July 21, 2015

Harvest Monday, 7/13/15 - 7/19/15

I'm joining Harvest Monday at Daphne's Dandelions late because we were out picking corn yesterday at a friend's farm and today I've been spending processing corn.
Monday, July 13th. Not pictured here are maybe 40 pounds of ruined ripe tomatoes that I picked off the vines. Some were the biggest tomatoes I've ever grown (the first ones from the plants are usually the biggest for me). At least it's good to know that Paul Robeson and Costoluto Genovese are somewhat flood resistant, and yellowish one at the top is an almost ripe Big Rainbow which has a very pretty pink starburst on the bottom. And as a side note Costoluto Genovese can produce fruit in very hot drought conditions as well. I don't know where all these summer squash were hiding but the big one is destined for squash bread.

I picked about 6 pounds of tomatoes Saturday, the 18th, right before work so no pictures of them. 
Picked on Sunday, July 19th: Tomatoes, bitter melon, summer squash, and Pinkeye Purple Hull peas. When I was planting the 2 packets of Pinkeye Purple Hull pea packets I noticed that some of the peas looked off, this is from the stand of peas that barley germinated so the bed ended up getting planted with asparagus and artichokes as well.
Here are the shelled peas, some dried peas for next year's planting, and the small clear bowl holds the Not Pinkeye Purple Hull peas which are much smaller maybe they're zipper peas. The cucumbers are a bit overgrown but it's nice to see a white cucumber (I thought they hadn't germinated). The broccoli missed being photographed.

But with the first ripe tomatoes we have begun our annual bacon, lettuce, and tomato sandwich saga. Paul Robeson is such a meaty delicious tomato, even with all the water the plants took on the tomatoes are still so good. After we finished our first BLT on sourdough bread I immediately wanted another one, and my partner stated he could eat four of them.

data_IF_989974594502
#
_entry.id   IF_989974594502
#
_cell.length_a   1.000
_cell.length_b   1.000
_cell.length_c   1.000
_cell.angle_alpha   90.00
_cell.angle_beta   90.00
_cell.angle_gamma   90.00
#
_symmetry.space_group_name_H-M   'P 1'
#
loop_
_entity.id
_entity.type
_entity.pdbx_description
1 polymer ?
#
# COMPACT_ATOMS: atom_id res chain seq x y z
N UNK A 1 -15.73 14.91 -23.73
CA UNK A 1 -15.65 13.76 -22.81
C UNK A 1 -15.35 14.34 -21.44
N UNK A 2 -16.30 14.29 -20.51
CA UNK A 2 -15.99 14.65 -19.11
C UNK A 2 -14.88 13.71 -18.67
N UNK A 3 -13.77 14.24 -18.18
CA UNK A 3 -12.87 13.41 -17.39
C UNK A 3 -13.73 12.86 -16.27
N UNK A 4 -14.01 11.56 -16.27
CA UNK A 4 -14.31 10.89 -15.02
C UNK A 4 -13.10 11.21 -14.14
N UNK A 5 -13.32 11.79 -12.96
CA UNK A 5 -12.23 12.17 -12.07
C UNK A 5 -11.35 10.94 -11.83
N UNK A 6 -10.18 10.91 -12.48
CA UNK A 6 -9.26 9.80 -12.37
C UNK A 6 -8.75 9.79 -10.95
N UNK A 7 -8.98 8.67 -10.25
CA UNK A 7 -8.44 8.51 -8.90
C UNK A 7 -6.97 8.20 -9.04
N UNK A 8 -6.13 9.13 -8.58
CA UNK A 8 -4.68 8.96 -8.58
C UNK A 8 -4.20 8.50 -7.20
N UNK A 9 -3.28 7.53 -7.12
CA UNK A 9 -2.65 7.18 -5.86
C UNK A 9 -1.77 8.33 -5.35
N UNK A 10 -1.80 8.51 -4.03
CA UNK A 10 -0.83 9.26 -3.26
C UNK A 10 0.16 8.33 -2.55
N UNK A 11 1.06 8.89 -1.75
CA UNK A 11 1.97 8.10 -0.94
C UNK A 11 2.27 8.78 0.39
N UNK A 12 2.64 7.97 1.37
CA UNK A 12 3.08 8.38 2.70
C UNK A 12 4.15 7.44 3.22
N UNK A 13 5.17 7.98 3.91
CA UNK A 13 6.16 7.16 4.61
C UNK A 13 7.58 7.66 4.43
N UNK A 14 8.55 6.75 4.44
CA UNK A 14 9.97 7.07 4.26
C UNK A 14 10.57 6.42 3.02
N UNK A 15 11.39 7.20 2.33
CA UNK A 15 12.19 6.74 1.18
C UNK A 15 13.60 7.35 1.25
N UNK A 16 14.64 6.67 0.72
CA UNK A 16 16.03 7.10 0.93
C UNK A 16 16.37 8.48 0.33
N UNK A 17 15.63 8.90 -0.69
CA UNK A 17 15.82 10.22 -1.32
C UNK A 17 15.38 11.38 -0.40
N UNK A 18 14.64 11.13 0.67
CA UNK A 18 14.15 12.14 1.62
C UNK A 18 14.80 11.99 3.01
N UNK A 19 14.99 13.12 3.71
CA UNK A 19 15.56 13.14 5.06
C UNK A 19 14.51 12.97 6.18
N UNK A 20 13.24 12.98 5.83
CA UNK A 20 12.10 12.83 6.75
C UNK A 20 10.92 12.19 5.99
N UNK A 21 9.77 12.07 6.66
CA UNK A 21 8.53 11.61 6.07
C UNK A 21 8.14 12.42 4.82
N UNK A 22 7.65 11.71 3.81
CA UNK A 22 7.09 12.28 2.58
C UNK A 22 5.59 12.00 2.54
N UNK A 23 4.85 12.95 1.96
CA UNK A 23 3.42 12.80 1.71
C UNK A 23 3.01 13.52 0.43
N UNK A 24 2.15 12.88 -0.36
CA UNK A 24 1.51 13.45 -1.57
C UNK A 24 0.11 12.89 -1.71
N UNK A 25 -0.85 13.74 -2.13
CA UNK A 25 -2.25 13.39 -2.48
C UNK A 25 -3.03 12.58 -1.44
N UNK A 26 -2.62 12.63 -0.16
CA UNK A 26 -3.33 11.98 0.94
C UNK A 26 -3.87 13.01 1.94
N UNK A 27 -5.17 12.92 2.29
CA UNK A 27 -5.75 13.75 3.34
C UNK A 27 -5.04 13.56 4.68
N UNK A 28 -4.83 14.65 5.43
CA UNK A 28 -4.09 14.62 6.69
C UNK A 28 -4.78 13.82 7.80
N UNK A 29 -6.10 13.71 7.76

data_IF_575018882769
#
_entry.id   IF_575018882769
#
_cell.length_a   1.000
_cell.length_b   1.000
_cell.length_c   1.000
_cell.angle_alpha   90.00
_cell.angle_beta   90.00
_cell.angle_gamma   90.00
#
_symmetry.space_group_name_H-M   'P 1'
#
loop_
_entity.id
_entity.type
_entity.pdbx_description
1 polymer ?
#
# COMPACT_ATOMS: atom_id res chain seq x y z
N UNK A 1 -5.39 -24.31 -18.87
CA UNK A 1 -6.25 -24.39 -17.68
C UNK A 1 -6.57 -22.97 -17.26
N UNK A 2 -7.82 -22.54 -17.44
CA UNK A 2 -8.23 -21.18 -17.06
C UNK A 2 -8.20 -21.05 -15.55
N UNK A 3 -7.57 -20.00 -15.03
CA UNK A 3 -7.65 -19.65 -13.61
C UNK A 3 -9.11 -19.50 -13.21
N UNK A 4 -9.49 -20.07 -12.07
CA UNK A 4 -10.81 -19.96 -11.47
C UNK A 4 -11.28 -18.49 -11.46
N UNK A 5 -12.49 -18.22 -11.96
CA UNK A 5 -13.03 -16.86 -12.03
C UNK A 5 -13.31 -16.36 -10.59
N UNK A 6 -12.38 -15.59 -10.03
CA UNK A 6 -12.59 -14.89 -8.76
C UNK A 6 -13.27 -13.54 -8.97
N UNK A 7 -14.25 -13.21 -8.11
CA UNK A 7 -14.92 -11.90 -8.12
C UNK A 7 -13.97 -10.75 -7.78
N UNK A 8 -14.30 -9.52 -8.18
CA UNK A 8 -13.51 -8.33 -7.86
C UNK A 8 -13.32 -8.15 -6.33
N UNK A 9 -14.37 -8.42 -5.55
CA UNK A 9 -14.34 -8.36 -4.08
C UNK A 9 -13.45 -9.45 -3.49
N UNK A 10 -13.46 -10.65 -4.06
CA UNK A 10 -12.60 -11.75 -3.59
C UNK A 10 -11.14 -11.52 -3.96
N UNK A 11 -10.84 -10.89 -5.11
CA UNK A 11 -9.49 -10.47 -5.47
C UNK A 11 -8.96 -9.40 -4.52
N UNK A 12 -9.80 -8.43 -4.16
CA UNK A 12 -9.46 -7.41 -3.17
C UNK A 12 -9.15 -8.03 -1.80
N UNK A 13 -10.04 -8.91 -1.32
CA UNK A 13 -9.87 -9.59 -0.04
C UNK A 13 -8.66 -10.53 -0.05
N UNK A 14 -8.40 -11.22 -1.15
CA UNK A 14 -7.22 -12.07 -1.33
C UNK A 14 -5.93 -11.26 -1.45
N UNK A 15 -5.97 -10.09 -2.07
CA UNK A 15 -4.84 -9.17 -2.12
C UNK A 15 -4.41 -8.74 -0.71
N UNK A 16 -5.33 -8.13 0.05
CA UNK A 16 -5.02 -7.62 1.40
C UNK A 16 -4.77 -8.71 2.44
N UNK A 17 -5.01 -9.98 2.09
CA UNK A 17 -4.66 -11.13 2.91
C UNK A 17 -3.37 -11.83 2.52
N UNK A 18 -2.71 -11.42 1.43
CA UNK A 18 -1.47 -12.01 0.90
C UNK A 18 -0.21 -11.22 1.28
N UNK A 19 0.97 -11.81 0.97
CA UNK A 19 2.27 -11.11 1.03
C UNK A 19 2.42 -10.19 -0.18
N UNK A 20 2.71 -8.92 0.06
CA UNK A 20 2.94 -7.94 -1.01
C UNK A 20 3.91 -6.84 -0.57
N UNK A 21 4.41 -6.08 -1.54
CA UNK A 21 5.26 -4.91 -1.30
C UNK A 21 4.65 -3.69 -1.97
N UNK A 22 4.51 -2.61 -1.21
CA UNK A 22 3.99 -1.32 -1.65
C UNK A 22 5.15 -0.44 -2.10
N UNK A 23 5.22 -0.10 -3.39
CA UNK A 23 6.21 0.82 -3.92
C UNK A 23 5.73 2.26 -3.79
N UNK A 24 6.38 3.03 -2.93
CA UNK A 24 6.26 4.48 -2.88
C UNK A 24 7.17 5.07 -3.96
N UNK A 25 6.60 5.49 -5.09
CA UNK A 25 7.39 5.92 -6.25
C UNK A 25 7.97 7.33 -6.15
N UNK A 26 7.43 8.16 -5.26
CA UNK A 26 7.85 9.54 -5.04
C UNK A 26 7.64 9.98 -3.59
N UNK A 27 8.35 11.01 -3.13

The bush beans have been a big surprise. They keep producing a good amount of beans, and the plants are putting on another big flush of flowers. Amazing. They must really love the rain. And some of the yardlong asparagus beans have just begun to produce.

The squash plants look terrible, the stems are looking very unhealthy but they keep producing and that makes me happy. The cucumbers though are on the downward spiral into oblivion, squash bugs have taken residence on their trellis and I've started seeing cucumber beetles so it's just a matter of time.

The Waltham broccoli are still producing a good number of side shoots and a couple of the Di Cicco and one of the Summer Purple Sprouting is just starting to produce a head.

Many of the green tomatoes are starting to turn black on the bottom underneath the skin. Probably blossom end rot (BER) a sign of calcium deficiency, so I've gone ahead and picked off a lot of the bigger unripe green tomatoes showing signs of BER. The tomato and eggplants are showing signs of water stress in the form of nutrient deficiency yellowing of the leaves and spotting signs of wilt.